Tuesday, September 02, 2008

Epic War

Epic War is a perfect case study in how just a few small features can make the difference between a successful game and an unsuccessful game. While the basic structure of Epic War is extremely similar to Age of War (review here), it gets right a few very important things which Age of War gets wrong, and as a result, while it's still clearly a flawed game, it's a game which is vastly more fun and interesting to play than Age of War.

So, if you've read my review of Age of War, you'll know the basic premise of Epic War. You have a castle at one side, your enemy has a castle at the other side. You build units, which march across the field and engage the enemy units. When you kill enemy units, you get mana which you can use to buy more units (you also gradually get more mana over time), with the ultimate goal of destroying the enemy castle. Epic War doesn't have the multiple-ages conceit of Age of War; rather, it's set in a clearly Tolkien-inspired landscape (as evidenced by the hobbits, dwarves, elves, and orcs, for instance, although it departs somewhat from the Tolkien formula in the higher-end units). At the end of the battle, you can use the XP you got during the battle for killing units to buy upgrades for your units, acquire new traps and features you can add to your castle, and unlock new, more powerful unit types.

What makes Epic War a better game than Age of War, then? Well, the first thing you notice is that it actually gives you something to do during the battle other than simply watch your troops go out and bash the enemy. Epic War places you in control of your castle's crossbow, which, if aimed properly, can be a very effective weapon against enemy troops. Unfortunately, this really only is an interesting challenge in the first couple of levels; as you progress, the enemy density rapidly becomes high enough that you can just keep it aimed at a fixed location, hold down the button(s) to fire arrows, and keep racking up the kills. Still, this is a nice feature to add interest to the first few levels, and it definitely reminds me of why I enjoyed Armor Alley so much -- it wasn't simply the strategy of sending out your troops, but the fact that you could directly influence the action yourself in your helicopter.

(As an aside, you might wonder why I'm always comparing Kong games to classic Mac games. Well, the reasons for this are twofold. First, those Mac games are the ones I remember most fondly from my childhood, so I'm naturally going to compare things tothem. The second, more worrisome, reason is that, while these Flash games undoubtedly have advanced quite a bit in graphics and sound from the Mac games I loved as a kid, the gameplay is rarely any better and is often less polished.)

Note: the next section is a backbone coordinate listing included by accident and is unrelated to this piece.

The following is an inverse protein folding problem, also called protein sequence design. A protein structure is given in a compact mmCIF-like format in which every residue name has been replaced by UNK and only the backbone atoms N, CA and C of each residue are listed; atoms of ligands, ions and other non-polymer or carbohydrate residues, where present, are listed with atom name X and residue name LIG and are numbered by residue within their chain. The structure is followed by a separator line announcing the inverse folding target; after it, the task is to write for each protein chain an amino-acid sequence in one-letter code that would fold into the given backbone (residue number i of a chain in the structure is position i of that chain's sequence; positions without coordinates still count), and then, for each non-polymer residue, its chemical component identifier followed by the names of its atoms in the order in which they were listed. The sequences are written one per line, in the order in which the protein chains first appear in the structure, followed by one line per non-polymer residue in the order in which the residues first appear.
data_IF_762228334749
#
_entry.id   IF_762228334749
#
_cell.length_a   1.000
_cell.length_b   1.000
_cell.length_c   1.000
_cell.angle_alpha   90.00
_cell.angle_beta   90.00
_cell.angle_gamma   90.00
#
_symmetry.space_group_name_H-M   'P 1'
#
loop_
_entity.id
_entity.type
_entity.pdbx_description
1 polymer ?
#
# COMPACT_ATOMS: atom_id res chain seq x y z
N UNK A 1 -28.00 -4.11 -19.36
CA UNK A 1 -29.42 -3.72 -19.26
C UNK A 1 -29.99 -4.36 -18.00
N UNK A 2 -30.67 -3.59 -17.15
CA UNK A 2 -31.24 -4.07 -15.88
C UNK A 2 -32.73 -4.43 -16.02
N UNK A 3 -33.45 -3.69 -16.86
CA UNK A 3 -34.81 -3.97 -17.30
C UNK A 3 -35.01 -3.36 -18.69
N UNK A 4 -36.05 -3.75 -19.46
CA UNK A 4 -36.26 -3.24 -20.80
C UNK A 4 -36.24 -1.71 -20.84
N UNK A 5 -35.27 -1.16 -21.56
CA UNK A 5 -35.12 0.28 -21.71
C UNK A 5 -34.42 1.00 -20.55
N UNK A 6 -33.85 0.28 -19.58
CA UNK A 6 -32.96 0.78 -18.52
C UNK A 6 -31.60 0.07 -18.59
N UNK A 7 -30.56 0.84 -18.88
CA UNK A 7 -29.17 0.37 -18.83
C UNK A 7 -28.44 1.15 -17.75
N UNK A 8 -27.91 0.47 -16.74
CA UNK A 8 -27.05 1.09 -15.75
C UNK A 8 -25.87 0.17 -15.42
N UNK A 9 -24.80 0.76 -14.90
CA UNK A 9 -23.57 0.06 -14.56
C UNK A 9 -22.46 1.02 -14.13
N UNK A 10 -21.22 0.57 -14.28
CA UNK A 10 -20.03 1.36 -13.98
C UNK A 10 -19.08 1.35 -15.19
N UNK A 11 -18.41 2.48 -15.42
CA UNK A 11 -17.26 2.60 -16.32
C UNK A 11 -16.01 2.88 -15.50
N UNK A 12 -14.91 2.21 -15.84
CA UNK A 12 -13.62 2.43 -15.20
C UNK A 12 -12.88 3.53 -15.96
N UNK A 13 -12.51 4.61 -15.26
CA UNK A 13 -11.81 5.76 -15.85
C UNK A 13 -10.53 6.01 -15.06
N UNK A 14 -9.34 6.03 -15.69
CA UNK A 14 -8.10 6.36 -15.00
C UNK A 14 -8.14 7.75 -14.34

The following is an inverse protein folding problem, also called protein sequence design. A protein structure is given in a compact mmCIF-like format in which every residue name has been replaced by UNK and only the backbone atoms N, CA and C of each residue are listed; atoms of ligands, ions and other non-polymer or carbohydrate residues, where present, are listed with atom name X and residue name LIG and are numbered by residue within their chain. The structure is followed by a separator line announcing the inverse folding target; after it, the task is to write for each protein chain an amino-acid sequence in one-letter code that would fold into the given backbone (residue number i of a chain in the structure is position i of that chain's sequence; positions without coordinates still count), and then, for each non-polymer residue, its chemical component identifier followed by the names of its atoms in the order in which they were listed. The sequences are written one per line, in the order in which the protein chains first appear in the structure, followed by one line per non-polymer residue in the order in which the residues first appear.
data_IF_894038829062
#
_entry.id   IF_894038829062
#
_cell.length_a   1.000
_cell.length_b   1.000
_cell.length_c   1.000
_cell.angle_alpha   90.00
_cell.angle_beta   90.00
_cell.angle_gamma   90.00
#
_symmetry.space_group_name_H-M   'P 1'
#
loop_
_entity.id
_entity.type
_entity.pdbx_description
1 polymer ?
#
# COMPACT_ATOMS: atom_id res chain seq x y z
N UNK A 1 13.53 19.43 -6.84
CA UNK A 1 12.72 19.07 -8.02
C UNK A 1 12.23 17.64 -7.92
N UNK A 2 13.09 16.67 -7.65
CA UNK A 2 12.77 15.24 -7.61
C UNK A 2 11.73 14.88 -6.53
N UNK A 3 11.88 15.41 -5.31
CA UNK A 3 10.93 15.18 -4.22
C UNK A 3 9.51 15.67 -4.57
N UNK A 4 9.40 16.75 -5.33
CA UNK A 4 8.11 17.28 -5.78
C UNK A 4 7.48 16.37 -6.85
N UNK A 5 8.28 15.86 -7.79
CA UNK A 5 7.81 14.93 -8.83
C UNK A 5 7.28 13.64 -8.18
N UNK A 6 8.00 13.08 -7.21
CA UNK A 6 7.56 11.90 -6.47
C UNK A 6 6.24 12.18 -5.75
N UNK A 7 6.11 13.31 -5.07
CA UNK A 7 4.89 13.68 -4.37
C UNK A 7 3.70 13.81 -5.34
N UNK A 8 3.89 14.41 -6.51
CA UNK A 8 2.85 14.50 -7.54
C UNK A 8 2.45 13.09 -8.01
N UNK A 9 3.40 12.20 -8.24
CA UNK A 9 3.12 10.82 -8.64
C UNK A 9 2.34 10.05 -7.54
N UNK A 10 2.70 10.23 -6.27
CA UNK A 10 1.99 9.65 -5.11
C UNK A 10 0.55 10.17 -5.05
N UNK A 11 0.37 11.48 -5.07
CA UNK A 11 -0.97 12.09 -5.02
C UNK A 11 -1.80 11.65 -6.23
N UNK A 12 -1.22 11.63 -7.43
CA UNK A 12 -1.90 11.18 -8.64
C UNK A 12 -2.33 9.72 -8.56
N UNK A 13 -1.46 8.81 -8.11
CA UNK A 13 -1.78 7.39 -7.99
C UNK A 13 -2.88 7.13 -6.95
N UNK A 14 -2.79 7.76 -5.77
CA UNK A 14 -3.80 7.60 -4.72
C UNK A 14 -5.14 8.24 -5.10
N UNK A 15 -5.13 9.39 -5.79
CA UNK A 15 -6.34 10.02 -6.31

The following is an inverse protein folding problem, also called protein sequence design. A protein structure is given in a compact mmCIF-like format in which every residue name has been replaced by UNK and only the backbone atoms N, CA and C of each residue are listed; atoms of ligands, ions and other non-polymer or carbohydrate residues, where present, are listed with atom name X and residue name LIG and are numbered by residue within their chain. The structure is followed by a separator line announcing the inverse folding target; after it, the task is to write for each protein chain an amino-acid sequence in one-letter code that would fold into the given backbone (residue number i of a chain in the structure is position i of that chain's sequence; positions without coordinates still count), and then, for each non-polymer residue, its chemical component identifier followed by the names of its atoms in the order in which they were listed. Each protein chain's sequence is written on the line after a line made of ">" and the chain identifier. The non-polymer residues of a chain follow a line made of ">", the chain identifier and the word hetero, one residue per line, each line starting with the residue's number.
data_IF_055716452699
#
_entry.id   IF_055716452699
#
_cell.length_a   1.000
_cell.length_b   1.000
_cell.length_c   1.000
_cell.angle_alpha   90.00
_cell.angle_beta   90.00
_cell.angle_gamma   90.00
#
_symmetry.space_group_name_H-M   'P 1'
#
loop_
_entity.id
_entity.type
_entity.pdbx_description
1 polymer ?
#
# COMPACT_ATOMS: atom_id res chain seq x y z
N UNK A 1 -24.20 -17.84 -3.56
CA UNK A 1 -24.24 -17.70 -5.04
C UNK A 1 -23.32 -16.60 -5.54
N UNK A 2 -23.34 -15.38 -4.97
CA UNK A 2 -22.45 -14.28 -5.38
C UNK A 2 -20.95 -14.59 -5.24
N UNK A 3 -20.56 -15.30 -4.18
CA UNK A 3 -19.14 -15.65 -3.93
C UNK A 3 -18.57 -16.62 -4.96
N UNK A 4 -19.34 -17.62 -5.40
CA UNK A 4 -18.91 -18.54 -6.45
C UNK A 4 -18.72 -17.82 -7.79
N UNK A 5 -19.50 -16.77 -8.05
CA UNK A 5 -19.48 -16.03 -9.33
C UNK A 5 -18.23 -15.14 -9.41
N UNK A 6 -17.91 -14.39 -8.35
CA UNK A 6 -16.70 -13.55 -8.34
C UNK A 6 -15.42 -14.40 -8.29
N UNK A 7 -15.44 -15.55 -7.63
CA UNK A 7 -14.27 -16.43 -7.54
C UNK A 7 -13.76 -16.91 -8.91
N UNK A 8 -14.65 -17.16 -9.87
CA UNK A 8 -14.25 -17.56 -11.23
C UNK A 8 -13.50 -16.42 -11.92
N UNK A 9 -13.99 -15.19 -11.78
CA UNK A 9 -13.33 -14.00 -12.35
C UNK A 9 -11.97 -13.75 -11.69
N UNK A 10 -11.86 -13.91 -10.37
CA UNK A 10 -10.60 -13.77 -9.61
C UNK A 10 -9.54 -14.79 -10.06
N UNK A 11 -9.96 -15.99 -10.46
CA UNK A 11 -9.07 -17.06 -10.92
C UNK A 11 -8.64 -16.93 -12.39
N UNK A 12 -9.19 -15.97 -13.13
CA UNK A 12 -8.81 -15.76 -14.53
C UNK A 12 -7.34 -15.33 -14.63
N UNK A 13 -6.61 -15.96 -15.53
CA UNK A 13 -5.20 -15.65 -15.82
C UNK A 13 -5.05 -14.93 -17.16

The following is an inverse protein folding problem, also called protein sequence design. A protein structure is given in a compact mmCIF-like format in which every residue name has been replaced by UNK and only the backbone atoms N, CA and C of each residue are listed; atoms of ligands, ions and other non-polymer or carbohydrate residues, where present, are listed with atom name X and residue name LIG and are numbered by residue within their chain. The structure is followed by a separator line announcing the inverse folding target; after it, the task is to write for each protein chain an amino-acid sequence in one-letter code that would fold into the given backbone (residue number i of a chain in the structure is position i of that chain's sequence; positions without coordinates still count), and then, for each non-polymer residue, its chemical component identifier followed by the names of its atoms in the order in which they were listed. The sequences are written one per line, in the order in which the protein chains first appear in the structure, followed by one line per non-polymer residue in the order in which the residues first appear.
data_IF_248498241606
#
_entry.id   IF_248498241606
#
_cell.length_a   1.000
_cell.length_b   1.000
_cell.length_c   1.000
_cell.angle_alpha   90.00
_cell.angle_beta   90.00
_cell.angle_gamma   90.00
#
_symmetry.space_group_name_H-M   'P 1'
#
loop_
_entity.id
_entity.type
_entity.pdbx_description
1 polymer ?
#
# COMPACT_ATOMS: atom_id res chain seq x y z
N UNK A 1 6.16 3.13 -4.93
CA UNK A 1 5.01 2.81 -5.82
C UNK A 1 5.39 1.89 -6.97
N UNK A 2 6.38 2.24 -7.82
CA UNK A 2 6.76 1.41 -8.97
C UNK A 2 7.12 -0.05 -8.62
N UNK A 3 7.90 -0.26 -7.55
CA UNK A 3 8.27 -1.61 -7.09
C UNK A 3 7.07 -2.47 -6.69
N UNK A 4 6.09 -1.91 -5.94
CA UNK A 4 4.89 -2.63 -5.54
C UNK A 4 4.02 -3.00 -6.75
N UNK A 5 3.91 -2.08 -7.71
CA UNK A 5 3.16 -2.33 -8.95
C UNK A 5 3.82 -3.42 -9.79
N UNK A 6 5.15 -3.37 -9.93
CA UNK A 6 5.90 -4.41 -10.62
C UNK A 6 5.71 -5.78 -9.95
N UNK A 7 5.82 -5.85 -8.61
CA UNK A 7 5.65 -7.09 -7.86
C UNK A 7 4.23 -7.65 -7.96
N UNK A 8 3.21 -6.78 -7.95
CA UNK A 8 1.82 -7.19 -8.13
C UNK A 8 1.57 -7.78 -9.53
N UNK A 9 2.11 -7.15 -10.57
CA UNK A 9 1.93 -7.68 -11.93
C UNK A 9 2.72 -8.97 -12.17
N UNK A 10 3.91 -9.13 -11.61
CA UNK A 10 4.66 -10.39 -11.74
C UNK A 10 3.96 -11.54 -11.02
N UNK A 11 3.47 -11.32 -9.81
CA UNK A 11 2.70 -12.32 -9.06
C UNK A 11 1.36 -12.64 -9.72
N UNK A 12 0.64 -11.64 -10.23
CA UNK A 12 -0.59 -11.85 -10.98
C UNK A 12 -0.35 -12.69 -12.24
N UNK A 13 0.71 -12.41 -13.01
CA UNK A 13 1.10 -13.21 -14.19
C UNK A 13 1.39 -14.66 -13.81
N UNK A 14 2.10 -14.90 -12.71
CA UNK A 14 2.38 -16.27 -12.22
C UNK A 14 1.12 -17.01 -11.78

The other thing that makes Epic War less of a tooth-grinding experience than Age of War is that your units aren't complete idiots. Rather than simply standing in single file and dutifully awaiting their turn to attack or be attacked, they advance sensibly. Shooter units stay behind melee units! Multiple melee units can attack in groups! It's practically a revelation! (Sadly, you can't retreat, even in cases where it would be eminently sensible, but even still, the troop intelligence in Epic War represents a quantum leap forward.)

This is not to say that Epic War is without its flaws, of course. Aside from the crossbow issue mentioned above, the most glaring is that the more advanced creatures are so much more powerful than the lower-level creatures that there's pretty much never any reason to buy the weaker creatures once you've unlocked the better creatures (except for the fact that there's a cooldown timer on buying creatures, so you might have to buy something lower level while waiting for one of your higher-level creatures to become available again). Also, the game isn't quite balanced -- the computer is always able to throw out more creatures, and higher-level creatures, than you can. However, you have the crossbow, as well as a super attack which rains a shower of arrows down on the whole field, so it's not quite as bad as I made it sound.

The graphics are pretty nice, although your units are tiny (well, at least at the beginning -- the highest-level units are pretty huge), and it's often surprisingly difficult to mouse over units on the battlefield to see their status. The sound effects are pretty uninteresting (arrows thunking, weapons clanking, etc.), and the music, while appropriately epic, gets pretty repetitive pretty fast. Overall, this is not a bad game, but I do feel that it dragged a little long -- there are 15 levels, but you've probably figured out pretty much all there is to figure out by level 9 or so. Still, it's engaging enough that you won't find it to be a waste of time to make it through to the end.

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